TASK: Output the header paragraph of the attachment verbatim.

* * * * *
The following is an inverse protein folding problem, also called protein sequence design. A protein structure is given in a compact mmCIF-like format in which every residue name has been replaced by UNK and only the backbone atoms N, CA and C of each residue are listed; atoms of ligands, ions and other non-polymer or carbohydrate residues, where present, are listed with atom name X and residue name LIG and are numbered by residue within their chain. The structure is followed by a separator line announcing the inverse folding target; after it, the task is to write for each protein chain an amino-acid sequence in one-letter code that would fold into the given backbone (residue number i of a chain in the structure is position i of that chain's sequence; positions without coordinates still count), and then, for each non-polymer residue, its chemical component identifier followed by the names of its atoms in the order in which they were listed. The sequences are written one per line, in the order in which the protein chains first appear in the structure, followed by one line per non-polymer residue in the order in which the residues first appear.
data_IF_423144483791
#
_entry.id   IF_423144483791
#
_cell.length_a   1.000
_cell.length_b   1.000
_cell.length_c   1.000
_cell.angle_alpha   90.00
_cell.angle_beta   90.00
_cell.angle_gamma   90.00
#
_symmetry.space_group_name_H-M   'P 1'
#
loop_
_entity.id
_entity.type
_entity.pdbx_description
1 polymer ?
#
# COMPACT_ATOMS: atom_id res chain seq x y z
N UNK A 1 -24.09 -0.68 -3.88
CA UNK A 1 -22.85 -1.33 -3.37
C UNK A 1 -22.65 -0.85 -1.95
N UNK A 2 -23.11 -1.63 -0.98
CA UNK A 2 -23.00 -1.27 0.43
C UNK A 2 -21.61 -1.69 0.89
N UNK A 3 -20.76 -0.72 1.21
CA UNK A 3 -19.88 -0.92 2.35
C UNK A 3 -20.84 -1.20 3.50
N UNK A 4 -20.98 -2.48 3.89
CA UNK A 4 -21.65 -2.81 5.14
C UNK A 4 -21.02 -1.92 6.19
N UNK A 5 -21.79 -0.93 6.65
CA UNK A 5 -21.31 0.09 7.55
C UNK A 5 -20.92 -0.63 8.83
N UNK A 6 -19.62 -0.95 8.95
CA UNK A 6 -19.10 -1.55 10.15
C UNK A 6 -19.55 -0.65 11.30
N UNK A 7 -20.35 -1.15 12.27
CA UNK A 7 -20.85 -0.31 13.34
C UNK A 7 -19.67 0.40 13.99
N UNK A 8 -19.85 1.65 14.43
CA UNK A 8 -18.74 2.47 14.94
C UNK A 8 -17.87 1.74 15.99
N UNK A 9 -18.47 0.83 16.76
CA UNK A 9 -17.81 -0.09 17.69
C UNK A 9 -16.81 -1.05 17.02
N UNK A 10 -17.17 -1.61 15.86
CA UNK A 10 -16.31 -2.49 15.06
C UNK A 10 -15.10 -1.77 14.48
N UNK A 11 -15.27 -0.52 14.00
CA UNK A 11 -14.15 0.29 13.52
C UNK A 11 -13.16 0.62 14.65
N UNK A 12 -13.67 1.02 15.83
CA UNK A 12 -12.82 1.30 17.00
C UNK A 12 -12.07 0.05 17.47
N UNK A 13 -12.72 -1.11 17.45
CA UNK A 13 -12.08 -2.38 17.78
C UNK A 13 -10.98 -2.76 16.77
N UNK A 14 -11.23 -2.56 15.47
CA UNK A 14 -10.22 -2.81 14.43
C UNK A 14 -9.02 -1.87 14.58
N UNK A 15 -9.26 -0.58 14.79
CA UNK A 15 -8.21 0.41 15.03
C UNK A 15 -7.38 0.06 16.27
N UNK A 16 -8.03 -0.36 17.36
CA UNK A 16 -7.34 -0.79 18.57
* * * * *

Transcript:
The following is an inverse protein folding problem, also called protein sequence design. A protein structure is given in a compact mmCIF-like format in which every residue name has been replaced by UNK and only the backbone atoms N, CA and C of each residue are listed; atoms of ligands, ions and other non-polymer or carbohydrate residues, where present, are listed with atom name X and residue name LIG and are numbered by residue within their chain. The structure is followed by a separator line announcing the inverse folding target; after it, the task is to write for each protein chain an amino-acid sequence in one-letter code that would fold into the given backbone (residue number i of a chain in the structure is position i of that chain's sequence; positions without coordinates still count), and then, for each non-polymer residue, its chemical component identifier followed by the names of its atoms in the order in which they were listed. The sequences are written one per line, in the order in which the protein chains first appear in the structure, followed by one line per non-polymer residue in the order in which the residues first appear.